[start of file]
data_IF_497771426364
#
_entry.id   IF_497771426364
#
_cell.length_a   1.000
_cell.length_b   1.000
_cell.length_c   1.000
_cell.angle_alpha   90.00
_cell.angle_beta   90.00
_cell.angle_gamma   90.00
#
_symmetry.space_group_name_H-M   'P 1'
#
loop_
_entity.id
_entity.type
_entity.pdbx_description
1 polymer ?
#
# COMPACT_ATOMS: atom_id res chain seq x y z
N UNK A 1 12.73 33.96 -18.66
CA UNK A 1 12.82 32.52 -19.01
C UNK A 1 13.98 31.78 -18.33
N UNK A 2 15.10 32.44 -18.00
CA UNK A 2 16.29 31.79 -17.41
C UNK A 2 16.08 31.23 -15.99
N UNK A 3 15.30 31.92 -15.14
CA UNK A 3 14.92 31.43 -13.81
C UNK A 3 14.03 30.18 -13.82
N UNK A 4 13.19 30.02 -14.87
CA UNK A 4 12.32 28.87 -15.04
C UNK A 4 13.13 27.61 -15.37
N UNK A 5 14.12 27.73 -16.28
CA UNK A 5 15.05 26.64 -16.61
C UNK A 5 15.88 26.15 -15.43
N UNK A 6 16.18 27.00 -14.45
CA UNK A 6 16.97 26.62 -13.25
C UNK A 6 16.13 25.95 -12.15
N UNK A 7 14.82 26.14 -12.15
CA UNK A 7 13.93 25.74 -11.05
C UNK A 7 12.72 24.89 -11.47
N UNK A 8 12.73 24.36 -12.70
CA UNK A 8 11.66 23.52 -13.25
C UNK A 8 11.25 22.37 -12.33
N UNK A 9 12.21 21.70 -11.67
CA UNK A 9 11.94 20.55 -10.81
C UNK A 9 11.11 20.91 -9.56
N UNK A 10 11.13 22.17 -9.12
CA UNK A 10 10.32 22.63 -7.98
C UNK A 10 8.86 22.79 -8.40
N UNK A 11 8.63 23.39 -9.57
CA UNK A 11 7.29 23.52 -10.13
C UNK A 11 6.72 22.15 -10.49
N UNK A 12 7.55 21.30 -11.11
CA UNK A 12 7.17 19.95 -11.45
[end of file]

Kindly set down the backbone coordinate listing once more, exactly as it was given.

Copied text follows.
data_IF_497771426364
#
_entry.id   IF_497771426364
#
_cell.length_a   1.000
_cell.length_b   1.000
_cell.length_c   1.000
_cell.angle_alpha   90.00
_cell.angle_beta   90.00
_cell.angle_gamma   90.00
#
_symmetry.space_group_name_H-M   'P 1'
#
loop_
_entity.id
_entity.type
_entity.pdbx_description
1 polymer ?
#
# COMPACT_ATOMS: atom_id res chain seq x y z
N UNK A 1 12.73 33.96 -18.66
CA UNK A 1 12.82 32.52 -19.01
C UNK A 1 13.98 31.78 -18.33
N UNK A 2 15.10 32.44 -18.00
CA UNK A 2 16.29 31.79 -17.41
C UNK A 2 16.08 31.23 -15.99
N UNK A 3 15.30 31.92 -15.14
CA UNK A 3 14.92 31.43 -13.81
C UNK A 3 14.03 30.18 -13.82
N UNK A 4 13.19 30.02 -14.87
CA UNK A 4 12.32 28.87 -15.04
C UNK A 4 13.13 27.61 -15.37
N UNK A 5 14.12 27.73 -16.28
CA UNK A 5 15.05 26.64 -16.61
C UNK A 5 15.88 26.15 -15.43
N UNK A 6 16.18 27.00 -14.45
CA UNK A 6 16.97 26.62 -13.25
C UNK A 6 16.13 25.95 -12.15
N UNK A 7 14.82 26.14 -12.15
CA UNK A 7 13.93 25.74 -11.05
C UNK A 7 12.72 24.89 -11.47
N UNK A 8 12.73 24.36 -12.70
CA UNK A 8 11.66 23.52 -13.25
C UNK A 8 11.25 22.37 -12.33
N UNK A 9 12.21 21.70 -11.67
CA UNK A 9 11.94 20.55 -10.81
C UNK A 9 11.11 20.91 -9.56
N UNK A 10 11.13 22.17 -9.12
CA UNK A 10 10.32 22.63 -7.98
C UNK A 10 8.86 22.79 -8.40
N UNK A 11 8.63 23.39 -9.57
CA UNK A 11 7.29 23.52 -10.13
C UNK A 11 6.72 22.15 -10.49
N UNK A 12 7.55 21.30 -11.11
CA UNK A 12 7.17 19.95 -11.45